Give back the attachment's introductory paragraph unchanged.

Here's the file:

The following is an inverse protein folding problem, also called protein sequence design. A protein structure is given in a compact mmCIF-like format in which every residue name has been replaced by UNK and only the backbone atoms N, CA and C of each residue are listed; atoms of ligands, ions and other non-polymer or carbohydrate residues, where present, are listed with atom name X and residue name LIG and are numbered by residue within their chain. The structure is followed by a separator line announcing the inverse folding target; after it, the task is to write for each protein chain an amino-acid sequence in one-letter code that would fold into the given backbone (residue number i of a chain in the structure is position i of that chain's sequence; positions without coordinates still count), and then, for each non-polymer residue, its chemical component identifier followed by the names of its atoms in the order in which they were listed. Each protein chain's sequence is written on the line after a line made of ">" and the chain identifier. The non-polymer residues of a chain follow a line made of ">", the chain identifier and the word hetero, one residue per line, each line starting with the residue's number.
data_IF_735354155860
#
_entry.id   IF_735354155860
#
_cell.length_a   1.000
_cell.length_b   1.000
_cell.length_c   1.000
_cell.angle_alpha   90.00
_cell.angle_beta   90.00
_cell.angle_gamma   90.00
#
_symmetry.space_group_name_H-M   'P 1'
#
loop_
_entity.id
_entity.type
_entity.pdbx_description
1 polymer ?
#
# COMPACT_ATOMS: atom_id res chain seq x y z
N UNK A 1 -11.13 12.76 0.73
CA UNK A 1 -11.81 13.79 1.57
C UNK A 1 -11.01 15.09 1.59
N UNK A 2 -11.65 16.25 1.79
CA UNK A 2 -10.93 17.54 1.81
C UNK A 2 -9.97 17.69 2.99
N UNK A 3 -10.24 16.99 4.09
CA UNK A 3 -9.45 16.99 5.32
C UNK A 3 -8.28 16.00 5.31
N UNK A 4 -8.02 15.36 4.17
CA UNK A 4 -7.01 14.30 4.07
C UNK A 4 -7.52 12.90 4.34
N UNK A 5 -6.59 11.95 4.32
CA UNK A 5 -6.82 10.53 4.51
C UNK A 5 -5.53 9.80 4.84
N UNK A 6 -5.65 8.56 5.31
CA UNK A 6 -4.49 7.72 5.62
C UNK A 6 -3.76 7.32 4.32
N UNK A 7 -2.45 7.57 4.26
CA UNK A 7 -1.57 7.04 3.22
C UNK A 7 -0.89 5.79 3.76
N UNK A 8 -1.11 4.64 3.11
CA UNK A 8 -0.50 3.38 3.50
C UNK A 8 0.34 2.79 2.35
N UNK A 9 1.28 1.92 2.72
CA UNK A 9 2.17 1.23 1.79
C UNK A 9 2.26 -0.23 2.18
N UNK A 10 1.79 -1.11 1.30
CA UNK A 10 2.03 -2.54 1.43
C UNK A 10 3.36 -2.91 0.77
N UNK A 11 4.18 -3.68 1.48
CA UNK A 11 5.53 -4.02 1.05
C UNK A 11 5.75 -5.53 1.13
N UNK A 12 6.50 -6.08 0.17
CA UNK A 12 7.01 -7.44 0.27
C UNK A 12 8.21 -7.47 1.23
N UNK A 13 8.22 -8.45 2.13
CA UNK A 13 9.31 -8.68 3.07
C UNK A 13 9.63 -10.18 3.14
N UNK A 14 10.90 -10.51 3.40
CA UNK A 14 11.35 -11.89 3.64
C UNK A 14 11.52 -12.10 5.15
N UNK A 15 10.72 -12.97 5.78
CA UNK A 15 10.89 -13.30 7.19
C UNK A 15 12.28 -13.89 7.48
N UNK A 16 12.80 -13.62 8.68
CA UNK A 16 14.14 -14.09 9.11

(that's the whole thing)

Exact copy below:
The following is an inverse protein folding problem, also called protein sequence design. A protein structure is given in a compact mmCIF-like format in which every residue name has been replaced by UNK and only the backbone atoms N, CA and C of each residue are listed; atoms of ligands, ions and other non-polymer or carbohydrate residues, where present, are listed with atom name X and residue name LIG and are numbered by residue within their chain. The structure is followed by a separator line announcing the inverse folding target; after it, the task is to write for each protein chain an amino-acid sequence in one-letter code that would fold into the given backbone (residue number i of a chain in the structure is position i of that chain's sequence; positions without coordinates still count), and then, for each non-polymer residue, its chemical component identifier followed by the names of its atoms in the order in which they were listed. Each protein chain's sequence is written on the line after a line made of ">" and the chain identifier. The non-polymer residues of a chain follow a line made of ">", the chain identifier and the word hetero, one residue per line, each line starting with the residue's number.